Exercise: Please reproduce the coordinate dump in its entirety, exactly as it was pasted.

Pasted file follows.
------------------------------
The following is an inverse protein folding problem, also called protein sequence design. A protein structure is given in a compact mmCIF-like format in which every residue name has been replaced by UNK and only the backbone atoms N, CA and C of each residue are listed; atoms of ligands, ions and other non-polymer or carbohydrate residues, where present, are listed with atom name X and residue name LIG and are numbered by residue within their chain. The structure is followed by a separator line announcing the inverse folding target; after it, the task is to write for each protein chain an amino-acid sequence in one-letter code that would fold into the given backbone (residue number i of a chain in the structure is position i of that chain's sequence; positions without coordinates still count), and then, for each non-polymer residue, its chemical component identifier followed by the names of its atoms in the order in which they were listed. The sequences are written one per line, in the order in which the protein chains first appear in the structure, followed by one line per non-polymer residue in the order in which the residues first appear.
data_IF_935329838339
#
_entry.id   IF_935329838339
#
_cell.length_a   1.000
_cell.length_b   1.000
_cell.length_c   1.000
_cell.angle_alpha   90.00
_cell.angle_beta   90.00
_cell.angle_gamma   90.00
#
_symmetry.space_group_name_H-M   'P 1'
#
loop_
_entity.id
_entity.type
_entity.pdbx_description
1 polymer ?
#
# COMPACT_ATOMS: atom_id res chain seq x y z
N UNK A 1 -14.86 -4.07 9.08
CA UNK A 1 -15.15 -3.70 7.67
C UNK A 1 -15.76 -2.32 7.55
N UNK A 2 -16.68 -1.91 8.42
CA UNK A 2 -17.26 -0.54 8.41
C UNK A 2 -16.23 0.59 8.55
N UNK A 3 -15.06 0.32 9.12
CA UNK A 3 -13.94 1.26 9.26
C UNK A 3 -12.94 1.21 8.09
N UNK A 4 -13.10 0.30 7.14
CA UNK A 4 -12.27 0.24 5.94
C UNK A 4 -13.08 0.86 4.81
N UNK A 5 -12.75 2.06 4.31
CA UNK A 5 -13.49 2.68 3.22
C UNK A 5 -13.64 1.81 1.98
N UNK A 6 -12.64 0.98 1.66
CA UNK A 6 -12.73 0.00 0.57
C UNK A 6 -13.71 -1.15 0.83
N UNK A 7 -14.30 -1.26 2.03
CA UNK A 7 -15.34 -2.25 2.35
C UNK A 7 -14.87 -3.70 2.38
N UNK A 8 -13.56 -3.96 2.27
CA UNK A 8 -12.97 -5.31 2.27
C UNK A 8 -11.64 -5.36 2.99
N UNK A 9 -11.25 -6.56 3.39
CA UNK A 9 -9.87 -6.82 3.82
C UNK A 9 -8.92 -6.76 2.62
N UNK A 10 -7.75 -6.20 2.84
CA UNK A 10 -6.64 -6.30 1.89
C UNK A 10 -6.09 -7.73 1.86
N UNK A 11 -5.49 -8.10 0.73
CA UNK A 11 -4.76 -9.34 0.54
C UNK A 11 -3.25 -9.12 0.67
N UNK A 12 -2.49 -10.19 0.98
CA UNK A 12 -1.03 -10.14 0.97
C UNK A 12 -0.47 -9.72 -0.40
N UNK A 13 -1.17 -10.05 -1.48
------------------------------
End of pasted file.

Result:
The following is an inverse protein folding problem, also called protein sequence design. A protein structure is given in a compact mmCIF-like format in which every residue name has been replaced by UNK and only the backbone atoms N, CA and C of each residue are listed; atoms of ligands, ions and other non-polymer or carbohydrate residues, where present, are listed with atom name X and residue name LIG and are numbered by residue within their chain. The structure is followed by a separator line announcing the inverse folding target; after it, the task is to write for each protein chain an amino-acid sequence in one-letter code that would fold into the given backbone (residue number i of a chain in the structure is position i of that chain's sequence; positions without coordinates still count), and then, for each non-polymer residue, its chemical component identifier followed by the names of its atoms in the order in which they were listed. The sequences are written one per line, in the order in which the protein chains first appear in the structure, followed by one line per non-polymer residue in the order in which the residues first appear.
data_IF_935329838339
#
_entry.id   IF_935329838339
#
_cell.length_a   1.000
_cell.length_b   1.000
_cell.length_c   1.000
_cell.angle_alpha   90.00
_cell.angle_beta   90.00
_cell.angle_gamma   90.00
#
_symmetry.space_group_name_H-M   'P 1'
#
loop_
_entity.id
_entity.type
_entity.pdbx_description
1 polymer ?
#
# COMPACT_ATOMS: atom_id res chain seq x y z
N UNK A 1 -14.86 -4.07 9.08
CA UNK A 1 -15.15 -3.70 7.67
C UNK A 1 -15.76 -2.32 7.55
N UNK A 2 -16.68 -1.91 8.42
CA UNK A 2 -17.26 -0.54 8.41
C UNK A 2 -16.23 0.59 8.55
N UNK A 3 -15.06 0.32 9.12
CA UNK A 3 -13.94 1.26 9.26
C UNK A 3 -12.94 1.21 8.09
N UNK A 4 -13.10 0.30 7.14
CA UNK A 4 -12.27 0.24 5.94
C UNK A 4 -13.08 0.86 4.81
N UNK A 5 -12.75 2.06 4.31
CA UNK A 5 -13.49 2.68 3.22
C UNK A 5 -13.64 1.81 1.98
N UNK A 6 -12.64 0.98 1.66
CA UNK A 6 -12.73 0.00 0.57
C UNK A 6 -13.71 -1.15 0.83
N UNK A 7 -14.30 -1.26 2.03
CA UNK A 7 -15.34 -2.25 2.35
C UNK A 7 -14.87 -3.70 2.38
N UNK A 8 -13.56 -3.96 2.27
CA UNK A 8 -12.97 -5.31 2.27
C UNK A 8 -11.64 -5.36 2.99
N UNK A 9 -11.25 -6.56 3.39
CA UNK A 9 -9.87 -6.82 3.82
C UNK A 9 -8.92 -6.76 2.62
N UNK A 10 -7.75 -6.20 2.84
CA UNK A 10 -6.64 -6.30 1.89
C UNK A 10 -6.09 -7.73 1.86
N UNK A 11 -5.49 -8.10 0.73
CA UNK A 11 -4.76 -9.34 0.54
C UNK A 11 -3.25 -9.12 0.67
N UNK A 12 -2.49 -10.19 0.98
CA UNK A 12 -1.03 -10.14 0.97
C UNK A 12 -0.47 -9.72 -0.40
N UNK A 13 -1.17 -10.05 -1.48